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Sunday, June 1, 2008

My Sister-In-Law's Big Fat Indian Wedding: Cont.

As I mentioned before, my sister-in-law got married this past weekend.   If you've never been to an Indian wedding, let me just say you haven't lived.   It is truly a sensory experience.   Everything from the food to the decor to the clothing is bright and vibrant and full of celebration.   Unfortunately, I was so busy chasing my kids around, changing outfits and making sure I showed up where I was supposed to when I was supposed to, I really didn't get very many good pictures. 

The celebration started on Friday night with the mehndi (henna) night.  There were three ladies doing their intricate designs on everyone's hands.  Families were reuniting, cousins were creating laughter together, women were laying out the food and children were dancing to the music and sneaking candies from this Ba or that one (Ba = grandma).   Me and Lolly & Frostine got our hands done, but it was nothing compared to the bride.  It took hours to make her hands look like this while her cousins and sisters brought her plates of food.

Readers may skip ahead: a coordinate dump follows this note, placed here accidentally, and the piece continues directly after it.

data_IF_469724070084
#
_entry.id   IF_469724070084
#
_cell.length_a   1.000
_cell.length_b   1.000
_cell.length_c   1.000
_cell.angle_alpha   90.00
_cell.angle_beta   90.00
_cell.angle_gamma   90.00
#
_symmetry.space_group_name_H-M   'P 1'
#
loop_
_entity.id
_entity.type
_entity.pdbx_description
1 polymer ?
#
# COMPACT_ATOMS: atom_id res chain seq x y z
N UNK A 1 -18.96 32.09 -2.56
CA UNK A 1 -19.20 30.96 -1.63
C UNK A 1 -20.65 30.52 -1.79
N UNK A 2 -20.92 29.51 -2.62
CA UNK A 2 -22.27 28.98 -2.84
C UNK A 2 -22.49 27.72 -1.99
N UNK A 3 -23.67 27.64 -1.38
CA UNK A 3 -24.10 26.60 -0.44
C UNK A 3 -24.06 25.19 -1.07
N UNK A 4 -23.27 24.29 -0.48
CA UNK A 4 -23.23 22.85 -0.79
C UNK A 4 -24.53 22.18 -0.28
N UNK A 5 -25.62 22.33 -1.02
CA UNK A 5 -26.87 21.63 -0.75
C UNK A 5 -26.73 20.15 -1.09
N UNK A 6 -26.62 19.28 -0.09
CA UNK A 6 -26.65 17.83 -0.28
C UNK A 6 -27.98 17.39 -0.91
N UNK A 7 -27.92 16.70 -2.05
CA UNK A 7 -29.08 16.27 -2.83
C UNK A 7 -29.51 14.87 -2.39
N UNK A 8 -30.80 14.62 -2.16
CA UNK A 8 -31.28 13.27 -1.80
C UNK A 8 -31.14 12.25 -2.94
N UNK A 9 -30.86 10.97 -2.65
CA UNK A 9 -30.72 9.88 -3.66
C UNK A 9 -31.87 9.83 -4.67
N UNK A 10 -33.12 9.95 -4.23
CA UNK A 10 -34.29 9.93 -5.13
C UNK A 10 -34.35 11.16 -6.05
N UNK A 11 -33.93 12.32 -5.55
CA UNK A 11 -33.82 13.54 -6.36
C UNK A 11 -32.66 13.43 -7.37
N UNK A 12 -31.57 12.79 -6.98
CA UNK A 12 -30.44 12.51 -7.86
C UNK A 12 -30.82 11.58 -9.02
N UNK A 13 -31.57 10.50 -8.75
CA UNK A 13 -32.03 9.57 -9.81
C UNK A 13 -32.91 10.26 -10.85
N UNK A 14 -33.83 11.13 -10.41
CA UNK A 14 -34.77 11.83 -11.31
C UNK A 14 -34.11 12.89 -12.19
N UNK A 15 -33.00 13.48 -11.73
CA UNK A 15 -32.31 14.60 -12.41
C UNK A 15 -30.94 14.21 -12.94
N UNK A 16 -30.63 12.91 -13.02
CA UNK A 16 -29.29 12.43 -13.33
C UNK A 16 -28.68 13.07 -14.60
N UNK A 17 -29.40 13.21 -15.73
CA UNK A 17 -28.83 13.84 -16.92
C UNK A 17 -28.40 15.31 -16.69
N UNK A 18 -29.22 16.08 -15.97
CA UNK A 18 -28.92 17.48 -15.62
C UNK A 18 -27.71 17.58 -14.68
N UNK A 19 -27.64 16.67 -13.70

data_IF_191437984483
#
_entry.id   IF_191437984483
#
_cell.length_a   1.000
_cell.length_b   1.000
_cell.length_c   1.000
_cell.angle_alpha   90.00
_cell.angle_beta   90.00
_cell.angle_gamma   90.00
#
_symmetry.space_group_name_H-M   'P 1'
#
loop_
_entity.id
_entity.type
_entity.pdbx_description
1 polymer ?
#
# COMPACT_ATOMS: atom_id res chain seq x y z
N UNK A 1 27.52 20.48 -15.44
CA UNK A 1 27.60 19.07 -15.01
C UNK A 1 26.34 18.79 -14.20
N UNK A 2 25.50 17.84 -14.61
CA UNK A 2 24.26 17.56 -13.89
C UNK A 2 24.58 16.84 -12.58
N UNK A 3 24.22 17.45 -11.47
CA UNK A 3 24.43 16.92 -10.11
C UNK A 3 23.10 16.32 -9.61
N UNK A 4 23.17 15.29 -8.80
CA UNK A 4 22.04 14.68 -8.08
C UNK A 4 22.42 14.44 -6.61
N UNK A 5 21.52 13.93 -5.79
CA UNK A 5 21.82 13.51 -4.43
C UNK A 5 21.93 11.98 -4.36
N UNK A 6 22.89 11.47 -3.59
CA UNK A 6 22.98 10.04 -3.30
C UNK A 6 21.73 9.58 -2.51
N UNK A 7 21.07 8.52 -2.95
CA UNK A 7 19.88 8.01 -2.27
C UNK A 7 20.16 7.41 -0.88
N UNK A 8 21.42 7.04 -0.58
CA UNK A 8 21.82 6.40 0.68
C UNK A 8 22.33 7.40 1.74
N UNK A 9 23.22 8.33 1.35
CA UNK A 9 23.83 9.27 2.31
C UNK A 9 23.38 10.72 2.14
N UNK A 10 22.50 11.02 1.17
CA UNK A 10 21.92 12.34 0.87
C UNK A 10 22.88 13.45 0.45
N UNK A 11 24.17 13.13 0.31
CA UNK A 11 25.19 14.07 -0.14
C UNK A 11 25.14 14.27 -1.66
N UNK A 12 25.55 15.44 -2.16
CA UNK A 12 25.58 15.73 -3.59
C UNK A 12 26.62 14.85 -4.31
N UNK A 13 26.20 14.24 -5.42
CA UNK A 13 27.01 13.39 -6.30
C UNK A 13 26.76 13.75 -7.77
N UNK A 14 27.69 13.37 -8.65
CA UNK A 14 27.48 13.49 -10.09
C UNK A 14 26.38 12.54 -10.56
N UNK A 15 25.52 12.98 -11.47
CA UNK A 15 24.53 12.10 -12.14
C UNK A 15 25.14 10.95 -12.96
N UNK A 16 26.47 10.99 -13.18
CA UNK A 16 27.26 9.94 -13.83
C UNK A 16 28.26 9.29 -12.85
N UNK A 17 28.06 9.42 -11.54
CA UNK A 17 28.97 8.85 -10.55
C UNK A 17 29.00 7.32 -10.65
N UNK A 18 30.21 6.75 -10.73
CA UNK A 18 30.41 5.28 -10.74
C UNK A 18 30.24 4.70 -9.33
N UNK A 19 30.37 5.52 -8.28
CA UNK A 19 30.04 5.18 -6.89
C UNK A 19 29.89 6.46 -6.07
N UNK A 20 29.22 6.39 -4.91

The next morning started early.  We were at the hall by 8:30am ready to begin a ceremony that would ask the God's to bless our celebration and prepare the bride for marriage.   After many blessings, literally painting the bride in a yellow paste, all the women carrying pots on their heads, throwing rice and flower petals into a fire and more scrumptious food we didn't leave until about 2:30pm.   We spent the rest of the afternoon playing with cousins we don't see often enough.

Sunday was the actual wedding.   I got up early to get my hair done and feed the kids some breakfast.   By the time I got everyone dressed, hair curled, matching bangles and necklaces on it was time to head downstairs.   Never before has my family been so sparkly.  

When we got downstairs the driveway of the hotel was packed with people in festive attire.   It was the entire grooms side, all 200 of them.   He rode up on a horse.  In front of the horse was a circle of women dancing and jingling bells and a band of drummers playing music.  Outside the ballroom the brides side was waiting for the procession.  At the front of the crowd, under an archway, my mother-in-law and I greeted the groom.   The feeling of celebration was palpable.  We all filed into the ballroom and awaited the bride's procession.  My kids walked down the aisle followed by the bridesmaids and then the bride.   The three hour was symbolic and beautiful.  Guests drifted in out to get snacks or stretch their legs.  

After the ceremony and about one thousand pictures, we headed back upstairs to out room to change yet again for the reception.  We put on even fancier attire, more matching bangles, bindis and necklaces.  The reception was truly a party to remember.  

There's more to say.   Oh, so much more to say.  I'll leave you with that for now.  More details to follow.  

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